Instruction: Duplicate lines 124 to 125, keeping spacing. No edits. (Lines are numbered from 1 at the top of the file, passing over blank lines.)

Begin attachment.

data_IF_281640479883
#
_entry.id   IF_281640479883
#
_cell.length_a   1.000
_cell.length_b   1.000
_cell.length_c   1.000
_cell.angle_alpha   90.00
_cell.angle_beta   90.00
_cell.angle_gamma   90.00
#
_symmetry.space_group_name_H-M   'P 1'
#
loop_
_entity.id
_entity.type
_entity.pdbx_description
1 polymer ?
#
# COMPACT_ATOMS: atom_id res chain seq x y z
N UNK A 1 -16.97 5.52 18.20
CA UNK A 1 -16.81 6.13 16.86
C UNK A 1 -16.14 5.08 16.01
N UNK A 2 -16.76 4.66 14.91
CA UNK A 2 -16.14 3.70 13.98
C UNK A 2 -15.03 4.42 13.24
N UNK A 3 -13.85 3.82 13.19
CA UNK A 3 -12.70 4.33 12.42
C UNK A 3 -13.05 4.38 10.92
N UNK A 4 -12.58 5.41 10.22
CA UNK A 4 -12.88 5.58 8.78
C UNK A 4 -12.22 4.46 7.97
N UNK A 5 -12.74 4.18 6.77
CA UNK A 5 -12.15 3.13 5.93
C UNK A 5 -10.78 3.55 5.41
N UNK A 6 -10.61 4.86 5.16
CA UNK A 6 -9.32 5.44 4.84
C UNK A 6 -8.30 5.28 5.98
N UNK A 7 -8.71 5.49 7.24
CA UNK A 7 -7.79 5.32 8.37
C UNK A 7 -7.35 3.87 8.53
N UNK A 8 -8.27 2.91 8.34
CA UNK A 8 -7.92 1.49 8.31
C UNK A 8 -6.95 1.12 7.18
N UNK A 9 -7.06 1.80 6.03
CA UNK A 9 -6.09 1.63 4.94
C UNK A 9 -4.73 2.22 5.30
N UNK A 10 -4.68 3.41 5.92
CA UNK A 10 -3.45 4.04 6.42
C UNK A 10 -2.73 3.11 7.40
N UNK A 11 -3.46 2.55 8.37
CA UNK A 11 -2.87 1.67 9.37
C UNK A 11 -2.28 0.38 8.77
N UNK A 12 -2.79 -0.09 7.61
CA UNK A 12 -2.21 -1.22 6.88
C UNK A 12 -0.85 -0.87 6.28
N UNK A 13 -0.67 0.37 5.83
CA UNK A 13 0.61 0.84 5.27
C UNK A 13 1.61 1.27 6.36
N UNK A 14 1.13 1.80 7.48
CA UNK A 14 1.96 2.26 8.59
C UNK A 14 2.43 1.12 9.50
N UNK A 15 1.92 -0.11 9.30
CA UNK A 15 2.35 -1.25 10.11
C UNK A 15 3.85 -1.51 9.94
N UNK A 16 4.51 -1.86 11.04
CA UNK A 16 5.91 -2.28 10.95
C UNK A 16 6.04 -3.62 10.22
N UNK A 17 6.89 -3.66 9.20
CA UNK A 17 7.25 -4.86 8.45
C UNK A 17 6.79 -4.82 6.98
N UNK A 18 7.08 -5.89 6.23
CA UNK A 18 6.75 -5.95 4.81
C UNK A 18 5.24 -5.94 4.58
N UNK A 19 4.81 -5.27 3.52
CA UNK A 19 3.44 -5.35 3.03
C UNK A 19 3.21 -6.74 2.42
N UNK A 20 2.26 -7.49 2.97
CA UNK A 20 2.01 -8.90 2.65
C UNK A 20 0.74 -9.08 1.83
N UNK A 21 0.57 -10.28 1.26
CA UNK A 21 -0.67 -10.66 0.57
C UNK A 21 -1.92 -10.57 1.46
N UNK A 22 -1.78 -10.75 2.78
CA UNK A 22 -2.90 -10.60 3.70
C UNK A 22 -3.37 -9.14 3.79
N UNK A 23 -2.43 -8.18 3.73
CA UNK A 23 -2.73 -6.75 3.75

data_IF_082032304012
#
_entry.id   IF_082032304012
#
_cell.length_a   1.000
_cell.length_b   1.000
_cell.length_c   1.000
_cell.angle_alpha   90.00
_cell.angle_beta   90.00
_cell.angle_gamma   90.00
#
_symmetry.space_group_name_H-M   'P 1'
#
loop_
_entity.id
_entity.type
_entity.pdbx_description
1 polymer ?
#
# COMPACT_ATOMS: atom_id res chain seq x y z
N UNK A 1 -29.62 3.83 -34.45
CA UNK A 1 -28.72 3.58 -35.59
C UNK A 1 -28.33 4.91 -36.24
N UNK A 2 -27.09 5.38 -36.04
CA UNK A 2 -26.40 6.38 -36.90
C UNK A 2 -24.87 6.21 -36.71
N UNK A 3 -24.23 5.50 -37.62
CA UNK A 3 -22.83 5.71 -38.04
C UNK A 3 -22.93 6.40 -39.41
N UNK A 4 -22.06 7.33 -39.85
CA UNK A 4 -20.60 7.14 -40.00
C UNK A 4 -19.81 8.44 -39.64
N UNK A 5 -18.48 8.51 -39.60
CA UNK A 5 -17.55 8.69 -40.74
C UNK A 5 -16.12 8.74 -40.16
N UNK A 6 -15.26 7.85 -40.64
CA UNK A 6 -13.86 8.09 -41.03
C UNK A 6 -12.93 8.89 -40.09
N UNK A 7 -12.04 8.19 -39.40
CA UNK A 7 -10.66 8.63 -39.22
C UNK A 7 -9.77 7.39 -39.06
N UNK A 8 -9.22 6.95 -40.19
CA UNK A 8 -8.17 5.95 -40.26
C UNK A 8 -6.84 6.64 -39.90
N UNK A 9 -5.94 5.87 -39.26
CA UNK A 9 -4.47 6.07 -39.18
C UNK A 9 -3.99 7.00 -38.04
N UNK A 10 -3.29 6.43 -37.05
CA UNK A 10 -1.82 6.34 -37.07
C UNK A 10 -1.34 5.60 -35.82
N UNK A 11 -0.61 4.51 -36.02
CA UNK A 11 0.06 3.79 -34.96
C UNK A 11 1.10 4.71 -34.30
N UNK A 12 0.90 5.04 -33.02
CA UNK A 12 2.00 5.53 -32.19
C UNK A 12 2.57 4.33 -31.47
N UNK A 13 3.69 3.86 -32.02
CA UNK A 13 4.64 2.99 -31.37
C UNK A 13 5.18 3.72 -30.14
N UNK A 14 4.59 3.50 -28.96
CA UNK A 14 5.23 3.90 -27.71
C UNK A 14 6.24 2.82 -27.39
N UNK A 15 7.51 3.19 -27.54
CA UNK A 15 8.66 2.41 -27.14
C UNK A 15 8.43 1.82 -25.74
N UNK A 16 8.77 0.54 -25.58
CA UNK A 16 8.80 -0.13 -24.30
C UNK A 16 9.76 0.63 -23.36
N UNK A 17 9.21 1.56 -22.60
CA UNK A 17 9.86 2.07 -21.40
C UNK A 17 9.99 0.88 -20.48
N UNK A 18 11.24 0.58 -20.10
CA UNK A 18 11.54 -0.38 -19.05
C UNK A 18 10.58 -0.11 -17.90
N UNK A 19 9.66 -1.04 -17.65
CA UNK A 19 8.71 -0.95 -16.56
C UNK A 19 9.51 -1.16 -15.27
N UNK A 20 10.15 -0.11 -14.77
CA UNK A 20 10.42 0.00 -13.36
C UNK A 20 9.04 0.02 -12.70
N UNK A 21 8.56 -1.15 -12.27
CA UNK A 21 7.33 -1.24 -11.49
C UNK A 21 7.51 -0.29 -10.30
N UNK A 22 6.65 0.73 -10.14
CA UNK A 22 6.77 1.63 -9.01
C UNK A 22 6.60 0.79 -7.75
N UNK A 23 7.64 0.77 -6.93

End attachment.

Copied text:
N UNK A 6 -15.26 7.85 -40.64
CA UNK A 6 -13.86 8.09 -41.03